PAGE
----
The Collapse of the Soviet Military

By Kipp, Jacob W. | Naval War College Review, Winter 2000 | Go to article overview
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The Collapse of the Soviet Military


Kipp, Jacob W., Naval War College Review


Odom, William E. The Collapse of the Soviet Military. New Haven, Conn.: Yale Univ. Press, 1998. 523pp. $35

This book should be one of two books on the reading list of those who wish to understand the current crisis of the Russian military. William Odom, a retired U.S. Army general and Soviet specialist, brings excellent credentials to this study. His research is extensive. His approach to the collapse of the Soviet military is deeply rooted in the history of the Soviet state and its military system.

Odom argues that the military collapse of the Soviet Union was at the very heart of the disintegration of the Soviet system. His book is broken down into two unequal parts. The first provides an indepth, historical perspective on the origins, development, and crisis of the Soviet military and its commanding place in the Soviet system. In the second part, Odom examines the efforts under Gorbachev to reform the system, efforts that led to a deepening crisis, internal conflict, and collapse. The author emphasizes the role of MarxismLeninism in providing an ideological framework for defining threats to the Soviet state and in rationalizing the militarization of state and society.

The first five chapters cover the Soviet military from its birth, during the period of revolution and civil war; examine the role of the military in the mature party-state system that emerged under Stalin; discuss the model of preparation for mass, industrial war, which dictated huge standing forces based upon conscription; and the permanent war economy, which ensnared the national economy in constant preparation for war even as it stifled innovation and economic growth under "mature socialism."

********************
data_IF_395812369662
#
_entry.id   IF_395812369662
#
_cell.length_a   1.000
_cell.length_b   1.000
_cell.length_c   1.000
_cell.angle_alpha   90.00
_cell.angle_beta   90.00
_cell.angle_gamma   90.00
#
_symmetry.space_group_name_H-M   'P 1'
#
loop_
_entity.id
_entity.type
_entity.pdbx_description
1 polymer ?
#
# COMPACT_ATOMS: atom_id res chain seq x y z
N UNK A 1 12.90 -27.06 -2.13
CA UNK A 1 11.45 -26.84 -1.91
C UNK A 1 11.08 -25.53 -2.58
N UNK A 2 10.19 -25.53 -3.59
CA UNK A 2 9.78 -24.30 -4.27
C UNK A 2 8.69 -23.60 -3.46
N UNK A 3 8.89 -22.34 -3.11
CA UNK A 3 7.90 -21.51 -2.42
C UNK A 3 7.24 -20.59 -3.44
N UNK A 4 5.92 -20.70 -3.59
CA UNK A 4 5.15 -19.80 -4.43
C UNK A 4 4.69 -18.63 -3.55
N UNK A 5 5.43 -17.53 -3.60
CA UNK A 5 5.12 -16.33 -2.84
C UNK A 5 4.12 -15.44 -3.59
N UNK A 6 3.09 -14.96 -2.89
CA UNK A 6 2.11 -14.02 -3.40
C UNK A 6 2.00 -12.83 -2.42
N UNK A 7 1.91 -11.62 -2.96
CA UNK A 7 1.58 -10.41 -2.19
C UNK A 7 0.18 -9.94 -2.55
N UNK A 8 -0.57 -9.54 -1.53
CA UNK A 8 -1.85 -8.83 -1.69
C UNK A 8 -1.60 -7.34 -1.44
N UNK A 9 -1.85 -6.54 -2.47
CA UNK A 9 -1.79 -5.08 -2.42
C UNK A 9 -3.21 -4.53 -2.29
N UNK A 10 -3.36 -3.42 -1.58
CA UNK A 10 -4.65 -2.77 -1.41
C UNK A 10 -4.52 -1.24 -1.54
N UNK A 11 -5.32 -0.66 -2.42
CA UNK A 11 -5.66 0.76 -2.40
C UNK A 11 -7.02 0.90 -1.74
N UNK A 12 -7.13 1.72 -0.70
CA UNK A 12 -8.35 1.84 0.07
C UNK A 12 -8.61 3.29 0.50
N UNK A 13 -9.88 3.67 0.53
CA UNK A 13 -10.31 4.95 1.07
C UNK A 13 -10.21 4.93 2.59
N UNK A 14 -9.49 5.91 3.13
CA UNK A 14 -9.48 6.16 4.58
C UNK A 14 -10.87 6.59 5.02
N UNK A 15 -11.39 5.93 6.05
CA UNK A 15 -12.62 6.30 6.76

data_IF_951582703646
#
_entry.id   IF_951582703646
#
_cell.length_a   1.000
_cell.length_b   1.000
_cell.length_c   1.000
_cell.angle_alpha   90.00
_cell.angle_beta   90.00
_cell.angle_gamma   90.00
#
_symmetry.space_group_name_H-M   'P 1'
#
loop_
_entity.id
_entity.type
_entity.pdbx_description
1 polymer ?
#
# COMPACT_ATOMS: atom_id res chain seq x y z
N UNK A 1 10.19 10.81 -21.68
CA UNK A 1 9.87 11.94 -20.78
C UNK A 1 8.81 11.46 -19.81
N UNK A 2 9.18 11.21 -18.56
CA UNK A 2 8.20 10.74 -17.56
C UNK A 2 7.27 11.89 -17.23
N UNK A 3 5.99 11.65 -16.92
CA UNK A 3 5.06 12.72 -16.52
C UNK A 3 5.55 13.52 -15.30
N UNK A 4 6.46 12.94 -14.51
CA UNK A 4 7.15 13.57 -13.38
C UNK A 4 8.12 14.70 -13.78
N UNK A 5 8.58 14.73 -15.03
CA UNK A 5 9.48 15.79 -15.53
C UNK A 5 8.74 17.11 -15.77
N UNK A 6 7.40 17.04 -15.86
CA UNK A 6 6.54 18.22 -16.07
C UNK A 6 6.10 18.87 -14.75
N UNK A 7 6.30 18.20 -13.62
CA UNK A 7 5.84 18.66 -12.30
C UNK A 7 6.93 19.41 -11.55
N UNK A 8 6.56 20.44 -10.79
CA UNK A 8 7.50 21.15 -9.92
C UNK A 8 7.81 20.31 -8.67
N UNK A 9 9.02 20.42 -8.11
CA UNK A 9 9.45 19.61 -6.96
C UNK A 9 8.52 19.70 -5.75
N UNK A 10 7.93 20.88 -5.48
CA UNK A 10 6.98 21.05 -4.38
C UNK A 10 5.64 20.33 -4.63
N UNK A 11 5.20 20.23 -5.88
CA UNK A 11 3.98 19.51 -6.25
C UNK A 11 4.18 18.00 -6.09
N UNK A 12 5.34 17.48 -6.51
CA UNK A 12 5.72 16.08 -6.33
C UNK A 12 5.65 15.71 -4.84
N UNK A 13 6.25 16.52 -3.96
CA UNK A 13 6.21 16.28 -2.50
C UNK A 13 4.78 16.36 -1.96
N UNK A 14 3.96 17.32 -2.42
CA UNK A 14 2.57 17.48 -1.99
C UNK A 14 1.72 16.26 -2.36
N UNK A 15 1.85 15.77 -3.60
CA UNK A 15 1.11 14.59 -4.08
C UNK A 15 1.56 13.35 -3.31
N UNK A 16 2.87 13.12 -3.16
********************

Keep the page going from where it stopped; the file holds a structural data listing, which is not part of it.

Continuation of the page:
Some will take issue with Odom's emphasis upon ideology as the core, driving factor in the formation of Soviet military strategy. They may prefer to emphasize the critical role of personalities in dictating particular shifts in direction of military policy. Examples would be Khrushchev's cuts in conventional forces and his gamble on strategic nuclear arms; Brezhnev's willingness to fund military programs across the board, even at the risk of contributing to economic stagnation, and his decisions to embark upon the Afghan adventure, even against the advice of the Soviet General Staff, and to avoid direct military intervention in Poland in the face of the challenge from Solidarity; or the distinct role of Admiral Sergei Gorshkov in creating an oceanic navy to challenge the U.S. Navy for command of the seas.

Odom treats Afghanistan as a continuation of Soviet policies of force projection into the Third World, not noting the very different character of Soviet intervention. He is not alone in this argument; it is one articulated by the late General Dmitri Volkogonov, in Autopsy of an Empire: The Seven Leaders Who Built the Soviet Regime. Volkogonov made a compelling case for the limitations imposed by Marxism-Leninism upon the possibilities of systemic reform. It is a theme that Andrei Kokoshin, deputy defense minister and secretary of the Security Council, also emphasized.

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